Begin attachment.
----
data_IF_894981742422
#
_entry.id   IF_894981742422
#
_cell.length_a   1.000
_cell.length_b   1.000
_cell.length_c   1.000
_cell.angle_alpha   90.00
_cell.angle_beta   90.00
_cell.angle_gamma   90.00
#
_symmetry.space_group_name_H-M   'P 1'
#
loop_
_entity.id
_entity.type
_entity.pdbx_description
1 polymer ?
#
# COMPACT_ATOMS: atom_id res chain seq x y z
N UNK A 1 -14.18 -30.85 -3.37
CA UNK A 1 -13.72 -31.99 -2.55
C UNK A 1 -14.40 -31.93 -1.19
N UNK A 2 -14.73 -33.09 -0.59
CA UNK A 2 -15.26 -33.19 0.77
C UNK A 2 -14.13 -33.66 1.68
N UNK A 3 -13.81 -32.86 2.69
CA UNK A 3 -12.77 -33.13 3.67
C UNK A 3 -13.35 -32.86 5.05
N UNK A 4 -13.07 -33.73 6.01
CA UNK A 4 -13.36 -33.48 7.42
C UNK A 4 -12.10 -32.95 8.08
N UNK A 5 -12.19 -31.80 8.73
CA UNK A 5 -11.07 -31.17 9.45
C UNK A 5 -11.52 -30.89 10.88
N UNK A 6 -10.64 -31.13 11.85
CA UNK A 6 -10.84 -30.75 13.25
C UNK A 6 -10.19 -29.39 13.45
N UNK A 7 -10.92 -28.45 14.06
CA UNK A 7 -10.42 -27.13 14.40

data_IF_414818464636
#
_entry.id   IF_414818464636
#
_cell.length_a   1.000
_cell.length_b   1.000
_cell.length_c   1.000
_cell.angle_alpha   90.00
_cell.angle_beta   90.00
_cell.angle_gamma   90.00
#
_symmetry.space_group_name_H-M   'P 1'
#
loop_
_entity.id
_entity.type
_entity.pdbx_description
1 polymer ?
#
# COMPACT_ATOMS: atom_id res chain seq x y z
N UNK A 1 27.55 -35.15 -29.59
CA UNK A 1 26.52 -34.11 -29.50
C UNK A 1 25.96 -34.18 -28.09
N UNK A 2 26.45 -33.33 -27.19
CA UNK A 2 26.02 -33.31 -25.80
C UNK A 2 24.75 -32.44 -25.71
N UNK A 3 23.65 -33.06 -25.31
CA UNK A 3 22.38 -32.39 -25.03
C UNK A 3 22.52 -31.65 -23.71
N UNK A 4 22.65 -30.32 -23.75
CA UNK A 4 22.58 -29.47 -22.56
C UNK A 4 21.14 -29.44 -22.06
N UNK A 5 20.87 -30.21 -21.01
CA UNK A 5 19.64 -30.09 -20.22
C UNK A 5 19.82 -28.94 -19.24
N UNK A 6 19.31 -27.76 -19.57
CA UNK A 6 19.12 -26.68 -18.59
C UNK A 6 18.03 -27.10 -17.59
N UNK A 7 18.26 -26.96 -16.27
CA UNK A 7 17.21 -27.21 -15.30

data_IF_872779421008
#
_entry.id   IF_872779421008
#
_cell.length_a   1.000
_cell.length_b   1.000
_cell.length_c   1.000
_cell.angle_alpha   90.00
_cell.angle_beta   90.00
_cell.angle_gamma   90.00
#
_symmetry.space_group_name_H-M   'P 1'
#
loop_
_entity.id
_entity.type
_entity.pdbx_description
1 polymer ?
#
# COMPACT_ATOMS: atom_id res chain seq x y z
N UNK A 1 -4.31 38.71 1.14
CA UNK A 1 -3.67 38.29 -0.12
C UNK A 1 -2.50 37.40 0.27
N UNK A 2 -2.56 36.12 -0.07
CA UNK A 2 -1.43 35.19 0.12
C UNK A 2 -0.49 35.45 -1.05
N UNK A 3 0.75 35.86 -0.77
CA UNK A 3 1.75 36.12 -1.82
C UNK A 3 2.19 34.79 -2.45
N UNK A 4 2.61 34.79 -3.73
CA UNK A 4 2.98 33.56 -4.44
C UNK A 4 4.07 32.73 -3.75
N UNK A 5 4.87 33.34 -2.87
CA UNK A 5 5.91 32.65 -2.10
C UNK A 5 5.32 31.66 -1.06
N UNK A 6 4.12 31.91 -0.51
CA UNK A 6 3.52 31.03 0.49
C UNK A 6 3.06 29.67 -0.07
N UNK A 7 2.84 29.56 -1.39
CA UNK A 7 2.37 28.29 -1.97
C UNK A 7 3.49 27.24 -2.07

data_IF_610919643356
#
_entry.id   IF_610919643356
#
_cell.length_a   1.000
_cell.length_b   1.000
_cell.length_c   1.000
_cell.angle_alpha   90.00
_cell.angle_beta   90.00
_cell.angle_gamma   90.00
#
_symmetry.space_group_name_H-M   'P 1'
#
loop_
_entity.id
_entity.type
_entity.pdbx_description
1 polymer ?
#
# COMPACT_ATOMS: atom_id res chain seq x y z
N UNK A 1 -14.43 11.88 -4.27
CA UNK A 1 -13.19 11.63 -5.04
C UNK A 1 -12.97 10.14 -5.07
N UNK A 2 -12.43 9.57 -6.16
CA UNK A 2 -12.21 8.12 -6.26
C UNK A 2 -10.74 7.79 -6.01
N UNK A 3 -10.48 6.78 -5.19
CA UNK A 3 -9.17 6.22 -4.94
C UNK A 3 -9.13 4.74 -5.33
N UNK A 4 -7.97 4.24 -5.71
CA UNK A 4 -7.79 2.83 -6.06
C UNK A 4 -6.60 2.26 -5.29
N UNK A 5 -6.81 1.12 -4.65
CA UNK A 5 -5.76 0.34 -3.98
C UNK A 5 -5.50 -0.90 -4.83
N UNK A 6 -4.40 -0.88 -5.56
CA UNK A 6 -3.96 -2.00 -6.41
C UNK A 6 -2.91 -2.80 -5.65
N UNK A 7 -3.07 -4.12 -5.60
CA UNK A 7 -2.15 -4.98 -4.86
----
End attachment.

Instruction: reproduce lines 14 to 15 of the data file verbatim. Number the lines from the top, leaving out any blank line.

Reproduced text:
loop_
_entity.id